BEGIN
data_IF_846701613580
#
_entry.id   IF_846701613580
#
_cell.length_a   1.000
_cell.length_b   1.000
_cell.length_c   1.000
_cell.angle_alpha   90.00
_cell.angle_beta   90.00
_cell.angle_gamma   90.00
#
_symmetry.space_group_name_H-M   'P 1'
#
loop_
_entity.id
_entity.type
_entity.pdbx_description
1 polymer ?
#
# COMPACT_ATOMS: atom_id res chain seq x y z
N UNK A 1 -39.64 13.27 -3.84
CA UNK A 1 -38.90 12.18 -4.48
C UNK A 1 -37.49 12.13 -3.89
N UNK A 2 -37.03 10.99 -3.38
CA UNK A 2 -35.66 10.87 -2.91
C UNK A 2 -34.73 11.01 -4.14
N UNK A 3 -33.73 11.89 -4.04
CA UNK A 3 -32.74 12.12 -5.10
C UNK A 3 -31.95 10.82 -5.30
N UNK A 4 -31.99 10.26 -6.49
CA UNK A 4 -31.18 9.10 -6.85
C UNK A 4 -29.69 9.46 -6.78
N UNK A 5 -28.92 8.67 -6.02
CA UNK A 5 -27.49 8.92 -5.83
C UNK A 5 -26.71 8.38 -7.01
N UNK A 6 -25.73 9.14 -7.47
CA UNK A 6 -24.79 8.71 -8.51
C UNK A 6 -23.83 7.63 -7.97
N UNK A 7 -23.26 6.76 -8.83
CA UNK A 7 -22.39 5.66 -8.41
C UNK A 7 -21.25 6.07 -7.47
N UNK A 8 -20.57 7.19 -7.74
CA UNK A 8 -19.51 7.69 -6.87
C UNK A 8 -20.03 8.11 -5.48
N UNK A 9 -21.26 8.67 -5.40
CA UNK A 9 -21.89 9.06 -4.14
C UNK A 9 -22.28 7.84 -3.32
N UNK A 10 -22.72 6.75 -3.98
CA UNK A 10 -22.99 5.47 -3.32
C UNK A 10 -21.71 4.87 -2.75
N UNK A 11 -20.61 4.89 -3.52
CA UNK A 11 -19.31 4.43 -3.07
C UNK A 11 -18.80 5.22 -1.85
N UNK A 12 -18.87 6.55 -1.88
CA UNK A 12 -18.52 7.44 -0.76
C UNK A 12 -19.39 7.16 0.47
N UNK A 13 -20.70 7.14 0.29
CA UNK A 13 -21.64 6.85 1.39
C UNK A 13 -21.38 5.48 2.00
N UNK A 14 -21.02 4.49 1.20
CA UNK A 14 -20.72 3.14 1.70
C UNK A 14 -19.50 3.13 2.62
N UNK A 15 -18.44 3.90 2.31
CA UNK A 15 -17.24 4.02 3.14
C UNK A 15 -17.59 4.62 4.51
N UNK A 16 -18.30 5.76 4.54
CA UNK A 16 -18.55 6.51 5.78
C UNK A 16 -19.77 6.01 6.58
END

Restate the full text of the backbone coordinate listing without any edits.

data_IF_846701613580
#
_entry.id   IF_846701613580
#
_cell.length_a   1.000
_cell.length_b   1.000
_cell.length_c   1.000
_cell.angle_alpha   90.00
_cell.angle_beta   90.00
_cell.angle_gamma   90.00
#
_symmetry.space_group_name_H-M   'P 1'
#
loop_
_entity.id
_entity.type
_entity.pdbx_description
1 polymer ?
#
# COMPACT_ATOMS: atom_id res chain seq x y z
N UNK A 1 -39.64 13.27 -3.84
CA UNK A 1 -38.90 12.18 -4.48
C UNK A 1 -37.49 12.13 -3.89
N UNK A 2 -37.03 10.99 -3.38
CA UNK A 2 -35.66 10.87 -2.91
C UNK A 2 -34.73 11.01 -4.14
N UNK A 3 -33.73 11.89 -4.04
CA UNK A 3 -32.74 12.12 -5.10
C UNK A 3 -31.95 10.82 -5.30
N UNK A 4 -31.99 10.26 -6.49
CA UNK A 4 -31.18 9.10 -6.85
C UNK A 4 -29.69 9.46 -6.78
N UNK A 5 -28.92 8.67 -6.02
CA UNK A 5 -27.49 8.92 -5.83
C UNK A 5 -26.71 8.38 -7.01
N UNK A 6 -25.73 9.14 -7.47
CA UNK A 6 -24.79 8.71 -8.51
C UNK A 6 -23.83 7.63 -7.97
N UNK A 7 -23.26 6.76 -8.83
CA UNK A 7 -22.39 5.66 -8.41
C UNK A 7 -21.25 6.07 -7.47
N UNK A 8 -20.57 7.19 -7.74
CA UNK A 8 -19.51 7.69 -6.87
C UNK A 8 -20.03 8.11 -5.48
N UNK A 9 -21.26 8.67 -5.40
CA UNK A 9 -21.89 9.06 -4.14
C UNK A 9 -22.28 7.84 -3.32
N UNK A 10 -22.72 6.75 -3.98
CA UNK A 10 -22.99 5.47 -3.32
C UNK A 10 -21.71 4.87 -2.75
N UNK A 11 -20.61 4.89 -3.52
CA UNK A 11 -19.31 4.43 -3.07
C UNK A 11 -18.80 5.22 -1.85
N UNK A 12 -18.87 6.55 -1.88
CA UNK A 12 -18.52 7.44 -0.76
C UNK A 12 -19.39 7.16 0.47
N UNK A 13 -20.70 7.14 0.29
CA UNK A 13 -21.64 6.85 1.39
C UNK A 13 -21.38 5.48 2.00
N UNK A 14 -21.02 4.49 1.20
CA UNK A 14 -20.72 3.14 1.70
C UNK A 14 -19.50 3.13 2.62
N UNK A 15 -18.44 3.90 2.31
CA UNK A 15 -17.24 4.02 3.14
C UNK A 15 -17.59 4.62 4.51
N UNK A 16 -18.30 5.76 4.54
CA UNK A 16 -18.55 6.51 5.78
C UNK A 16 -19.77 6.01 6.58